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Conservation groups say CSP benefits wildlife, too

The nation's Conservation Reserve Program (CRP), which is paying landowners to retire 39 million acres of cropland, gets credit from hunters for improving wildlife habitat with its cover of native grasses and trees.

But a newer program for working lands, the Conservation Security Program (CSP), is also benefiting wildlife and needs to be expanded, a group of conservation and wildlife organizations said Wednesday.

According to an analysis of USDA's "enhancement payments" to farmers signed up for the CSP in 2006, about half of the money benefited wildlife directly or indirectly, said Duane Hovorka, author of a report, "Hidden Treasures: The Conservation Security Program and Wildlife."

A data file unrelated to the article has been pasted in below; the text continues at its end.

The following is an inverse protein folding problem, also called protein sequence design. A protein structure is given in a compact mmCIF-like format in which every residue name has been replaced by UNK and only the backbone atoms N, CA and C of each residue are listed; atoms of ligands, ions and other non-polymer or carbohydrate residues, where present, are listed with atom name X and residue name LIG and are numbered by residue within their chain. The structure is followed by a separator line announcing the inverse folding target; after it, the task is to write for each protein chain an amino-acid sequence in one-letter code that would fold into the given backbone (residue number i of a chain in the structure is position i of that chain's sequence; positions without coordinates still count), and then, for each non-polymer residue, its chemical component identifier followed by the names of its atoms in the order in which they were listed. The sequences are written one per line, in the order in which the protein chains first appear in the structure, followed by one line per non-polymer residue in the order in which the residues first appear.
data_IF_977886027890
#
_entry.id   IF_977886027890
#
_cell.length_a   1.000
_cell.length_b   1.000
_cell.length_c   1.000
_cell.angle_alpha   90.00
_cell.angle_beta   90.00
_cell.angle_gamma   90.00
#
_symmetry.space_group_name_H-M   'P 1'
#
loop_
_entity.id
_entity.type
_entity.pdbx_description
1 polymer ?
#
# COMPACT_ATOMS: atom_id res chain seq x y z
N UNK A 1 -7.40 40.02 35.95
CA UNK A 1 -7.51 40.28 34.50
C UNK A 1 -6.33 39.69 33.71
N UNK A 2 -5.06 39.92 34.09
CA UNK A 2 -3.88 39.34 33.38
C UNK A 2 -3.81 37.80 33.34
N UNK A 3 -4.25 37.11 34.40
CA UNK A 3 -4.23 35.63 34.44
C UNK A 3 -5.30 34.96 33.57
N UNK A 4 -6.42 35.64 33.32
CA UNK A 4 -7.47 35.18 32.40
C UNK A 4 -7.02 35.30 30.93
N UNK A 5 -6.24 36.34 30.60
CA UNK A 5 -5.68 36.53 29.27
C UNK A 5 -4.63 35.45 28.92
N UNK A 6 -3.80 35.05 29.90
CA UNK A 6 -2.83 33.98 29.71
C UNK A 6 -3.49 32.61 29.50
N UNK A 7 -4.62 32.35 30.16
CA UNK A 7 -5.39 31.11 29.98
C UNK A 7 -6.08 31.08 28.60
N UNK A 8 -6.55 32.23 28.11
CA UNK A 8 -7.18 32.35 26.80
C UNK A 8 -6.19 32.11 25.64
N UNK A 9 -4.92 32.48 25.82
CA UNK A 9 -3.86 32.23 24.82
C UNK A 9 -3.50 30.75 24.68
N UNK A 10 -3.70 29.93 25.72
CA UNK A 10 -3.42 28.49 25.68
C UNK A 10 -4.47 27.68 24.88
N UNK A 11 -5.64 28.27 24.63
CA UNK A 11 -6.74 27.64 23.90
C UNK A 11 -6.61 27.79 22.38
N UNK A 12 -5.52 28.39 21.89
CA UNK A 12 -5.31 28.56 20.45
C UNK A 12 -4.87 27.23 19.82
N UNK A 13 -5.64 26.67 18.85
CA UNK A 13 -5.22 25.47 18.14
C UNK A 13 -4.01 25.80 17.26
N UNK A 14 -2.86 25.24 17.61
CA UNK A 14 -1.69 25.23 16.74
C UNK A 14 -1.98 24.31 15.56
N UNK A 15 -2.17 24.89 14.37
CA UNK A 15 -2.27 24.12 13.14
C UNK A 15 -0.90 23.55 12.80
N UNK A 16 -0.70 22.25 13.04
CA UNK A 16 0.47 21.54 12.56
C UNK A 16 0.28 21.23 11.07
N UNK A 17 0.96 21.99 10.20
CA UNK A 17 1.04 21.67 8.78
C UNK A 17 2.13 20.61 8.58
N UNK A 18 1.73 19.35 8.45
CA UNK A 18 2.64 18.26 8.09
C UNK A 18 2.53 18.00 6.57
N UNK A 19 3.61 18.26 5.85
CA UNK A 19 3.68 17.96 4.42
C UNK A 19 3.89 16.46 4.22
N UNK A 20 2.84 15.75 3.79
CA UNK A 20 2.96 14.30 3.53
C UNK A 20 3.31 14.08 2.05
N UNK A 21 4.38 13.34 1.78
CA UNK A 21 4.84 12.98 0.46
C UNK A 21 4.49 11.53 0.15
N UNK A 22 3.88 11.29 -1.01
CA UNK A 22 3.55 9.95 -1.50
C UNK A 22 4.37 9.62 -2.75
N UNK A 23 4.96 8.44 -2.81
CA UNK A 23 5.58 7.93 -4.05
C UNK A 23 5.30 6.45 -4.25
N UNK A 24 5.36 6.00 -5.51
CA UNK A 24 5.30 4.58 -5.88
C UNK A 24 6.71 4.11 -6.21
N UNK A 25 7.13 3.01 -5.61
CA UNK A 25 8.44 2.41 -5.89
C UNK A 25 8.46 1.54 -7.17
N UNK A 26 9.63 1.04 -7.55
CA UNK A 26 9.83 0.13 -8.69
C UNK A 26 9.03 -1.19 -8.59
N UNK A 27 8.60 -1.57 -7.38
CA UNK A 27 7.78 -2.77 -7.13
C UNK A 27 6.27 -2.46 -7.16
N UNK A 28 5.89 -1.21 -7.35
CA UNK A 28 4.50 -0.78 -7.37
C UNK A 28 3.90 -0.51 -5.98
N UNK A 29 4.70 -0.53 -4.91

The study was financed by the National Wildlife Federation, the Isaac Walton League of America and the Sustainable Agriculture Coalition.

Hovorka said that about a tenth of the payments rewarded farmers who had established wildlife habitat, but that reduction in pesticide use and other conservation practices supported by CSP also helped wildlife. The study showed wide variation in wildlife benefits, however. About 88% of the payments in Missouri enhanced wildlife while only about 26% did in Nebraska.

The benefits to wildlife would be greater if Congress restored funding for CSP in the next farm bill so that all producers could participate. Right now, it has been limited to just a few watersheds.

"Clearly, we need substantial increases in funding for the program," he said.

The nation's Conservation Reserve Program (CRP), which is paying landowners to retire 39 million acres of cropland, gets credit from hunters for improving wildlife habitat with its cover of native grasses and trees.

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